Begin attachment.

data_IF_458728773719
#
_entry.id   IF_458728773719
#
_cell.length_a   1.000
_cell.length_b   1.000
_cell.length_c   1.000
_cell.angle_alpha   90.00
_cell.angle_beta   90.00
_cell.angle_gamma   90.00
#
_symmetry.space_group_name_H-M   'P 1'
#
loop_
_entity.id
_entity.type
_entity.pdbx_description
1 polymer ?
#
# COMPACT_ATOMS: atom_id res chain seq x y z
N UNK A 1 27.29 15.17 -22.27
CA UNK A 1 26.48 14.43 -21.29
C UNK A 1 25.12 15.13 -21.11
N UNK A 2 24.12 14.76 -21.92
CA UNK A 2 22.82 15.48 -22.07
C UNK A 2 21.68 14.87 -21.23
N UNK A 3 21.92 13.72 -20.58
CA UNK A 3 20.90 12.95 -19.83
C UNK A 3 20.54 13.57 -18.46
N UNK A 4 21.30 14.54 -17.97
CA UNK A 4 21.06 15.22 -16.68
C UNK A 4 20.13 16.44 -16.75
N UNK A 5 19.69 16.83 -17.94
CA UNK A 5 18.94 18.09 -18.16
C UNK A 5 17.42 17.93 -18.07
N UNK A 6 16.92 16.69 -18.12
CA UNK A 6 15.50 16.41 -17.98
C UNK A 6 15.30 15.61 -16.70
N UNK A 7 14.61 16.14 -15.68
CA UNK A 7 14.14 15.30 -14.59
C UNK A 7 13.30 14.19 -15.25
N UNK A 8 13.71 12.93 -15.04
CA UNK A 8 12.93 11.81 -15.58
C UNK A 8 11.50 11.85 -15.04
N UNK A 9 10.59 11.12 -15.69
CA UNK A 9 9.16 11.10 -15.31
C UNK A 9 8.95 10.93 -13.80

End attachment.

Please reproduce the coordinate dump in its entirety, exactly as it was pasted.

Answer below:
data_IF_458728773719
#
_entry.id   IF_458728773719
#
_cell.length_a   1.000
_cell.length_b   1.000
_cell.length_c   1.000
_cell.angle_alpha   90.00
_cell.angle_beta   90.00
_cell.angle_gamma   90.00
#
_symmetry.space_group_name_H-M   'P 1'
#
loop_
_entity.id
_entity.type
_entity.pdbx_description
1 polymer ?
#
# COMPACT_ATOMS: atom_id res chain seq x y z
N UNK A 1 27.29 15.17 -22.27
CA UNK A 1 26.48 14.43 -21.29
C UNK A 1 25.12 15.13 -21.11
N UNK A 2 24.12 14.76 -21.92
CA UNK A 2 22.82 15.48 -22.07
C UNK A 2 21.68 14.87 -21.23
N UNK A 3 21.92 13.72 -20.58
CA UNK A 3 20.90 12.95 -19.83
C UNK A 3 20.54 13.57 -18.46
N UNK A 4 21.30 14.54 -17.97
CA UNK A 4 21.06 15.22 -16.68
C UNK A 4 20.13 16.44 -16.75
N UNK A 5 19.69 16.83 -17.94
CA UNK A 5 18.94 18.09 -18.16
C UNK A 5 17.42 17.93 -18.07
N UNK A 6 16.92 16.69 -18.12
CA UNK A 6 15.50 16.41 -17.98
C UNK A 6 15.30 15.61 -16.70
N UNK A 7 14.61 16.14 -15.68
CA UNK A 7 14.14 15.30 -14.59
C UNK A 7 13.30 14.19 -15.25
N UNK A 8 13.71 12.93 -15.04
CA UNK A 8 12.93 11.81 -15.58
C UNK A 8 11.50 11.85 -15.04
N UNK A 9 10.59 11.12 -15.69
CA UNK A 9 9.16 11.10 -15.31
C UNK A 9 8.95 10.93 -13.80